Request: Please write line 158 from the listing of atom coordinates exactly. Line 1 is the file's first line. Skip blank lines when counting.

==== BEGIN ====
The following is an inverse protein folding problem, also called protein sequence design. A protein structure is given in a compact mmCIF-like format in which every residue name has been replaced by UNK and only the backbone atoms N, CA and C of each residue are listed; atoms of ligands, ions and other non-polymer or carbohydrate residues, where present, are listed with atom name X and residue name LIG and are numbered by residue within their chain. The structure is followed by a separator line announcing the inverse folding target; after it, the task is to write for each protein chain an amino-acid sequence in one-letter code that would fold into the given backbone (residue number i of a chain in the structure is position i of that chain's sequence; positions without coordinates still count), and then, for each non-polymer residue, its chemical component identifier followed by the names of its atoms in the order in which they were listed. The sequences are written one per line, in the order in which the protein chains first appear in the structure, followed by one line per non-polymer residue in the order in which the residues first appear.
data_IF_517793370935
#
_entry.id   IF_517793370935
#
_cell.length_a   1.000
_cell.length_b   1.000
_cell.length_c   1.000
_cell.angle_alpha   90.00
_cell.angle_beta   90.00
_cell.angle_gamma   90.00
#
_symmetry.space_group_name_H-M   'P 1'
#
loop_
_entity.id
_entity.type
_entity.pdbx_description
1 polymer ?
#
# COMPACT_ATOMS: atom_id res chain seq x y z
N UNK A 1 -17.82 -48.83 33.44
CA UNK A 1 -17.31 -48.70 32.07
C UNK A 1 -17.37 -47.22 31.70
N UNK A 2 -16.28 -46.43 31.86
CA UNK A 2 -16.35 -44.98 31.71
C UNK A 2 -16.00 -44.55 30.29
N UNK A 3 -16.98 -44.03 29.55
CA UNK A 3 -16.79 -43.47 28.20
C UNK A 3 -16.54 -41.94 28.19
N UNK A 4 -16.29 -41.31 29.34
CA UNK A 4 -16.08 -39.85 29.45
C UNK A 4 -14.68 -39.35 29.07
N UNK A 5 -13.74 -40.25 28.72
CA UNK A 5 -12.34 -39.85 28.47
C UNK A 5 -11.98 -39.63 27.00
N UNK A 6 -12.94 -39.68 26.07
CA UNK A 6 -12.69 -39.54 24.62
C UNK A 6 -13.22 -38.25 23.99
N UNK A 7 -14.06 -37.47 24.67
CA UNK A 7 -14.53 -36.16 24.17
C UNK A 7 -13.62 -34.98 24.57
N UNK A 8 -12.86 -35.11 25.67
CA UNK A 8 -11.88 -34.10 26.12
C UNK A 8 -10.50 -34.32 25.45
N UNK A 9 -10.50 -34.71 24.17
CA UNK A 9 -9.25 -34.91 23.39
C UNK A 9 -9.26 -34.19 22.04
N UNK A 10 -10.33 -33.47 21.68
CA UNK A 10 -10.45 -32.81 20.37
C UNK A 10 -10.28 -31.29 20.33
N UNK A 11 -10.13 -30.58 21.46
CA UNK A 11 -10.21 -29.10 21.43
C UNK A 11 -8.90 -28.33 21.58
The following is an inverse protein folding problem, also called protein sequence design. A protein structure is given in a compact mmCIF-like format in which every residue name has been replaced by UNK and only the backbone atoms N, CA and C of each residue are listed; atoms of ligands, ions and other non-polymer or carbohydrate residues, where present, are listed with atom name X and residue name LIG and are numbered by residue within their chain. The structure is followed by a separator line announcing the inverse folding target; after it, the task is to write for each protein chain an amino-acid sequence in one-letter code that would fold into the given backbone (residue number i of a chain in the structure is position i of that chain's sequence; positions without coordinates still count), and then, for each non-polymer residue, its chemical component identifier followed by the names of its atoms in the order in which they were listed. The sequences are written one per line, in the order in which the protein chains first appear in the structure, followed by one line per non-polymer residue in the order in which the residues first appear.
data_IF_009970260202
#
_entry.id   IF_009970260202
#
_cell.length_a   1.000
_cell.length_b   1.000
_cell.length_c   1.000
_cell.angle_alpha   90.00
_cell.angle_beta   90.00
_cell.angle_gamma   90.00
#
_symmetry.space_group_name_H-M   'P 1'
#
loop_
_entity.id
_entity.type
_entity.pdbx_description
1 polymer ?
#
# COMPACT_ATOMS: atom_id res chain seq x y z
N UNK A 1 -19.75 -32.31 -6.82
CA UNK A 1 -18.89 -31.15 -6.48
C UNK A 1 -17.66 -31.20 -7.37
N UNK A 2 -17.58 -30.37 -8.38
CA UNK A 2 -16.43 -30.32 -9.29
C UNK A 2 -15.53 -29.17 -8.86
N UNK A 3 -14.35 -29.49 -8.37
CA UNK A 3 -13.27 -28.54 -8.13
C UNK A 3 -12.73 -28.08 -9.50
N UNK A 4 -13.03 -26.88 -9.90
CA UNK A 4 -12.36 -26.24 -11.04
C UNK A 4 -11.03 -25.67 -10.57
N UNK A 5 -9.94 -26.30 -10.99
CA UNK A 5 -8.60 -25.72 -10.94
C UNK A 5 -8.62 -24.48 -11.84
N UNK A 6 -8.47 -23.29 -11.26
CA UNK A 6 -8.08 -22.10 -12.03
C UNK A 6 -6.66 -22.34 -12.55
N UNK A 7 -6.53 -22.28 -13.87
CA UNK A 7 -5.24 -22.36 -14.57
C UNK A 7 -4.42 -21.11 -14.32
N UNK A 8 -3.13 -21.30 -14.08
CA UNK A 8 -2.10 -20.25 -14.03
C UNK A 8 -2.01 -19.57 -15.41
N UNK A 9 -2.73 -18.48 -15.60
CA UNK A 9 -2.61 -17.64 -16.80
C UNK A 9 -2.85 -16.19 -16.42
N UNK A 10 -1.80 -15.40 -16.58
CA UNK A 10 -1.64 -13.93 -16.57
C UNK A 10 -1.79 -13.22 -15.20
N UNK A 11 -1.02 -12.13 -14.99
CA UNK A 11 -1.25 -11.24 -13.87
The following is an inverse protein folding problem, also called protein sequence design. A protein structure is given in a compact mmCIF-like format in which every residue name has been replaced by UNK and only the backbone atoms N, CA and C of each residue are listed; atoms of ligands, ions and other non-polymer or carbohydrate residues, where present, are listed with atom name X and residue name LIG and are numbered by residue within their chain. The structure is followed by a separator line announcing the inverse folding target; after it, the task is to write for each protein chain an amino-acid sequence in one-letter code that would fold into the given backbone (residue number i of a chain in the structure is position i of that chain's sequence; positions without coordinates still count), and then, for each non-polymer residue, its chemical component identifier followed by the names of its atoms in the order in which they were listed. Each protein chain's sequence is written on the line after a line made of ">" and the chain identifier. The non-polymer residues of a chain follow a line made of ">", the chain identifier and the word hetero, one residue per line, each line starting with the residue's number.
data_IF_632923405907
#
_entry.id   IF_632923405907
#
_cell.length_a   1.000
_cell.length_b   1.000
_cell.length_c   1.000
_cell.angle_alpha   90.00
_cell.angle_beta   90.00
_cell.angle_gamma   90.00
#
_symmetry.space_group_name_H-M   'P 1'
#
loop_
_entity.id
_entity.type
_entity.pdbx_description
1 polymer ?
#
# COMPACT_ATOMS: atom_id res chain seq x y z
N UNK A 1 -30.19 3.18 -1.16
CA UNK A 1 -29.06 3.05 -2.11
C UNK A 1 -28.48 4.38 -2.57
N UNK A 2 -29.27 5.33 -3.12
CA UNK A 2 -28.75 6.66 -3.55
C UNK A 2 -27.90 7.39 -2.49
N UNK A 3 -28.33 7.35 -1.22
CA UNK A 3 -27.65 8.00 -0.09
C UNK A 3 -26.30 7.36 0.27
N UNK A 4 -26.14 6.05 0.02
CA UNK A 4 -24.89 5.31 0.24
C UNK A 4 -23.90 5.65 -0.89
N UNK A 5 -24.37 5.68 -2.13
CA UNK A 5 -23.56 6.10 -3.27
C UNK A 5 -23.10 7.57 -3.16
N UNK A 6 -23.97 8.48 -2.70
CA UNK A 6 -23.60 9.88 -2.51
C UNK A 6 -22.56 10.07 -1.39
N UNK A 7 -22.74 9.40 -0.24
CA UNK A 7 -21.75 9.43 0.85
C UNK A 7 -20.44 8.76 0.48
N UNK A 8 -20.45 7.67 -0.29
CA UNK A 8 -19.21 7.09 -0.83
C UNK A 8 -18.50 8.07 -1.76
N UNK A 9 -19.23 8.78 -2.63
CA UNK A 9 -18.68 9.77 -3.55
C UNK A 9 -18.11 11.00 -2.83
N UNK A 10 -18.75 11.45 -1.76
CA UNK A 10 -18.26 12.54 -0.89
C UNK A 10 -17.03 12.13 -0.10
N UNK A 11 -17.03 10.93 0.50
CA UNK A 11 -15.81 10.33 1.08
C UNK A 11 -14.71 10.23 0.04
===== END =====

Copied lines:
C UNK A 10 -17.03 12.13 -0.10